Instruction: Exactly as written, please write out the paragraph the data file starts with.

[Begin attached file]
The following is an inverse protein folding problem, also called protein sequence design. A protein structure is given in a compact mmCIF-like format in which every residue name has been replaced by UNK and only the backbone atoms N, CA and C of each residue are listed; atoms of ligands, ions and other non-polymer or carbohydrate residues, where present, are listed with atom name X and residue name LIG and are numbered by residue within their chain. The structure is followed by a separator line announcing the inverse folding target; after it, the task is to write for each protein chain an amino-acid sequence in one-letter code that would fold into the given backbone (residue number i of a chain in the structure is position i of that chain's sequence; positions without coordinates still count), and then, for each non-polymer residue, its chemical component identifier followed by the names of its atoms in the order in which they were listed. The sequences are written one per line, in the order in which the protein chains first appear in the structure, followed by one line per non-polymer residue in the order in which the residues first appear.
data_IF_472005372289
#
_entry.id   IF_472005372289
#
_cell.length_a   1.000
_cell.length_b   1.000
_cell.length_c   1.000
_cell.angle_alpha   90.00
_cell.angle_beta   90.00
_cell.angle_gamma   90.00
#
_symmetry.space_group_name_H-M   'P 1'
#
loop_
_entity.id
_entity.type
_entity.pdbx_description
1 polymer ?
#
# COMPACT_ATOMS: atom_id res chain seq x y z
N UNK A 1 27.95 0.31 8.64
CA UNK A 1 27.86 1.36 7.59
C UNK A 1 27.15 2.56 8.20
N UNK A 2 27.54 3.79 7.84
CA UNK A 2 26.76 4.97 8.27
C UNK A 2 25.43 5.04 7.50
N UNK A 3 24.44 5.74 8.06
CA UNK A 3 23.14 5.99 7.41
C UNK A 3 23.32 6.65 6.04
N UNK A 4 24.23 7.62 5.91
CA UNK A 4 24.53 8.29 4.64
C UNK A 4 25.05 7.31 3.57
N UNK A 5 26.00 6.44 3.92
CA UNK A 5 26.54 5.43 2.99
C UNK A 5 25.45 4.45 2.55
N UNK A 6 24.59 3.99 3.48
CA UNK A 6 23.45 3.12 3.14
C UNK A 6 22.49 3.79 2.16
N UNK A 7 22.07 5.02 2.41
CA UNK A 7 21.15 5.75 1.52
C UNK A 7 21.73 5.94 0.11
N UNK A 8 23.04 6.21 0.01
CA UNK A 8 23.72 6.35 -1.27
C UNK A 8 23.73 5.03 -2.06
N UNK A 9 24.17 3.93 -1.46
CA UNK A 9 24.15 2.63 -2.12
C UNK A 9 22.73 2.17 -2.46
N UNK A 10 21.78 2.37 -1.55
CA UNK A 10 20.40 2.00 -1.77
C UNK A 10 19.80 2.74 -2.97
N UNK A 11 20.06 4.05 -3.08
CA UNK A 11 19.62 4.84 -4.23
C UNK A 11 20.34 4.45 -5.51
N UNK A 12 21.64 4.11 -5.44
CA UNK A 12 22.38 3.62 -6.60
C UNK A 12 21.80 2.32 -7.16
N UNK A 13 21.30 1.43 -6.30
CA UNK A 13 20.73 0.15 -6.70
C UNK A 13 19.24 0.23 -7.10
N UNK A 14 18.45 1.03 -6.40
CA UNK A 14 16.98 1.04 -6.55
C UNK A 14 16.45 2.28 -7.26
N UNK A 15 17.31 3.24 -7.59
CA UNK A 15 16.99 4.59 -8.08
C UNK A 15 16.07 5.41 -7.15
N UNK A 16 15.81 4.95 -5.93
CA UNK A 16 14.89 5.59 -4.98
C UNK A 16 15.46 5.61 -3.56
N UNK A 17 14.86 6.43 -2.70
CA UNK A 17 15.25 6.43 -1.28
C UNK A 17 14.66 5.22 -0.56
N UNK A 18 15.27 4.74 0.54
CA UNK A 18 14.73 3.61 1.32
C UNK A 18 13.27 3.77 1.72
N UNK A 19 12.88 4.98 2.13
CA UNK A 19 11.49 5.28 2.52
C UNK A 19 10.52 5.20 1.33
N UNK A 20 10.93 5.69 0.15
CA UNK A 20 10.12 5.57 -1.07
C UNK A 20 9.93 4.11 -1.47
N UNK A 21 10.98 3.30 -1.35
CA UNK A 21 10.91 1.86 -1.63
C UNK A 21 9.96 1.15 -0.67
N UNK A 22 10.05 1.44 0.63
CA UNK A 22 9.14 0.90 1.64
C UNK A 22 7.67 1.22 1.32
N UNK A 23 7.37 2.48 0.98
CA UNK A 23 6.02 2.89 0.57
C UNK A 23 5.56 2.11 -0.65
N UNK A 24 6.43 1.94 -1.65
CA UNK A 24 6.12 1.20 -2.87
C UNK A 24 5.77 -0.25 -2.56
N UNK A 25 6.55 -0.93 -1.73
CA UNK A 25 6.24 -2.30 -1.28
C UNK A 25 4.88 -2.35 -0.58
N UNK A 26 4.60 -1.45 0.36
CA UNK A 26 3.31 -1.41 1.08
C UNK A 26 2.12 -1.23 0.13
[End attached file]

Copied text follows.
The following is an inverse protein folding problem, also called protein sequence design. A protein structure is given in a compact mmCIF-like format in which every residue name has been replaced by UNK and only the backbone atoms N, CA and C of each residue are listed; atoms of ligands, ions and other non-polymer or carbohydrate residues, where present, are listed with atom name X and residue name LIG and are numbered by residue within their chain. The structure is followed by a separator line announcing the inverse folding target; after it, the task is to write for each protein chain an amino-acid sequence in one-letter code that would fold into the given backbone (residue number i of a chain in the structure is position i of that chain's sequence; positions without coordinates still count), and then, for each non-polymer residue, its chemical component identifier followed by the names of its atoms in the order in which they were listed. The sequences are written one per line, in the order in which the protein chains first appear in the structure, followed by one line per non-polymer residue in the order in which the residues first appear.